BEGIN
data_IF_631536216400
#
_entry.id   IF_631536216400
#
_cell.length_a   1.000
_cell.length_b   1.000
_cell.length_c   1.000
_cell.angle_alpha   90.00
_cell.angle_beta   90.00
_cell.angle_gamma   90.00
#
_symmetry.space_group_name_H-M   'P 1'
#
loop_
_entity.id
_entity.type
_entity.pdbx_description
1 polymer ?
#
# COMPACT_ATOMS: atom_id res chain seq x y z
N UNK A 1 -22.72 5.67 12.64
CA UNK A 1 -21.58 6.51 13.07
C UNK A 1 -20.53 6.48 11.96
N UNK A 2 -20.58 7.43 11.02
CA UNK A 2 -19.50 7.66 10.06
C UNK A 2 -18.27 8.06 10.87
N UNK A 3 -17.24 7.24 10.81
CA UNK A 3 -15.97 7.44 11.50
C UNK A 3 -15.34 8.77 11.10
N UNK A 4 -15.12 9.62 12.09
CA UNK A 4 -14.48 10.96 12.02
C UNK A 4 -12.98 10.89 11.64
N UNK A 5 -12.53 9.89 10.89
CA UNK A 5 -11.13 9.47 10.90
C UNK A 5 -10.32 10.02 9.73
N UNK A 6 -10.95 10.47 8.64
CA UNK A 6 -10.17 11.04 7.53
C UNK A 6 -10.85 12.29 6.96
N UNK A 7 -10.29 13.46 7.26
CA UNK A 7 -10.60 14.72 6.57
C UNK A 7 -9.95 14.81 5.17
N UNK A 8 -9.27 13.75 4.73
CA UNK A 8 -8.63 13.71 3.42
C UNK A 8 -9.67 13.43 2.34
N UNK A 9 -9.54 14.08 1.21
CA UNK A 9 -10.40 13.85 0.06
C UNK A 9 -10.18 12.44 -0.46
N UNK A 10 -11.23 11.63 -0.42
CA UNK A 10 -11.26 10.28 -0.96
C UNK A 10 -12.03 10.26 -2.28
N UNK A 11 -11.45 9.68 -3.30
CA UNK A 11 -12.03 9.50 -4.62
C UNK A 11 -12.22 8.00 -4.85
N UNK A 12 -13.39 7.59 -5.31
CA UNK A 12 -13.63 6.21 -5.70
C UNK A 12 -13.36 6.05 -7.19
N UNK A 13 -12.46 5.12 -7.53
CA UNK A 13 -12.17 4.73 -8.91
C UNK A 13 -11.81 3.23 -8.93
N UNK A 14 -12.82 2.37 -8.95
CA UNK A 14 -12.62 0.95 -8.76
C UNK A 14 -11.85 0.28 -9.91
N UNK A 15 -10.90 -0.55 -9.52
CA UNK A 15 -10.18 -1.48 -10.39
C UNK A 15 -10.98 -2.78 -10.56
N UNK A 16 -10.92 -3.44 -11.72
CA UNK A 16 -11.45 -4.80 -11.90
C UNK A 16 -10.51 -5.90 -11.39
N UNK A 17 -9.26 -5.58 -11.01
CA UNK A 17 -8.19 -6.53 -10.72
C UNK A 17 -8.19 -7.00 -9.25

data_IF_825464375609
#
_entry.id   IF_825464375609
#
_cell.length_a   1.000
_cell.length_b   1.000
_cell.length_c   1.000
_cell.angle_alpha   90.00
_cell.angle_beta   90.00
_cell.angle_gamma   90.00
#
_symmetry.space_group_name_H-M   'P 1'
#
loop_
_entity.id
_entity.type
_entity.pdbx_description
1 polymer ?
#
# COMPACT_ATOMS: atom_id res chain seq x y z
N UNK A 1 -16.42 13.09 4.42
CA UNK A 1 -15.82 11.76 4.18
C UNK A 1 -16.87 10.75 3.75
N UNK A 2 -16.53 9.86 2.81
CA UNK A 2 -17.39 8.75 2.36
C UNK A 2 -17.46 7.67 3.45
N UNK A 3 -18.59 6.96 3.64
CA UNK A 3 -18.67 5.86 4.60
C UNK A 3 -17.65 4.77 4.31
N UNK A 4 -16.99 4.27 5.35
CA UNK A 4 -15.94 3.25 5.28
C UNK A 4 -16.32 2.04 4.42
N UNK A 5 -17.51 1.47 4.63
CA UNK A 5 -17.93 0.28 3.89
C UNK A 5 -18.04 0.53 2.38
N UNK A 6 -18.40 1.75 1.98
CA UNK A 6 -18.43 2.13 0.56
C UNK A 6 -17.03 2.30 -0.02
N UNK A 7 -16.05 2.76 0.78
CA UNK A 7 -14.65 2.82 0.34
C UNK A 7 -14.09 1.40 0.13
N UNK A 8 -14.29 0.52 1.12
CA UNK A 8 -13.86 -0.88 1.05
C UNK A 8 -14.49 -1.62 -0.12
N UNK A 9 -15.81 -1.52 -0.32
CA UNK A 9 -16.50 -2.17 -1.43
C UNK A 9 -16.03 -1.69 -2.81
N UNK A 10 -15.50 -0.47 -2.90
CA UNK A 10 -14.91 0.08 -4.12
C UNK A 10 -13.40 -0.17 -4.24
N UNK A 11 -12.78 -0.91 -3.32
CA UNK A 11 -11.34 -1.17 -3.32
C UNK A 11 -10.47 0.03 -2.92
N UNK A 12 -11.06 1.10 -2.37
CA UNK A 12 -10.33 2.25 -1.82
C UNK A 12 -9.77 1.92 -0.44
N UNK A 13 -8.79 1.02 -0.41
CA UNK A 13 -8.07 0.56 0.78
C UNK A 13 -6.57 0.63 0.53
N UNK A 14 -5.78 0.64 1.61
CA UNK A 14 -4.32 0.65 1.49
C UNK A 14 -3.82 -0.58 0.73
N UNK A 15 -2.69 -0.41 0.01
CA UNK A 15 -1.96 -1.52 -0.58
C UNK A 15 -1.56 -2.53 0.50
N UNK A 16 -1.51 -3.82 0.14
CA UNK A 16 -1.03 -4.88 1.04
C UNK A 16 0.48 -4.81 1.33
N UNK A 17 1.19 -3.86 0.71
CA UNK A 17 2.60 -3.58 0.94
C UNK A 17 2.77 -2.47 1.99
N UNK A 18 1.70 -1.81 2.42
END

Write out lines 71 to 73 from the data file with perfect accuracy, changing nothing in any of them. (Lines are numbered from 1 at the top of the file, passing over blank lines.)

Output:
C UNK A 17 -8.19 -7.00 -9.25

data_IF_825464375609
#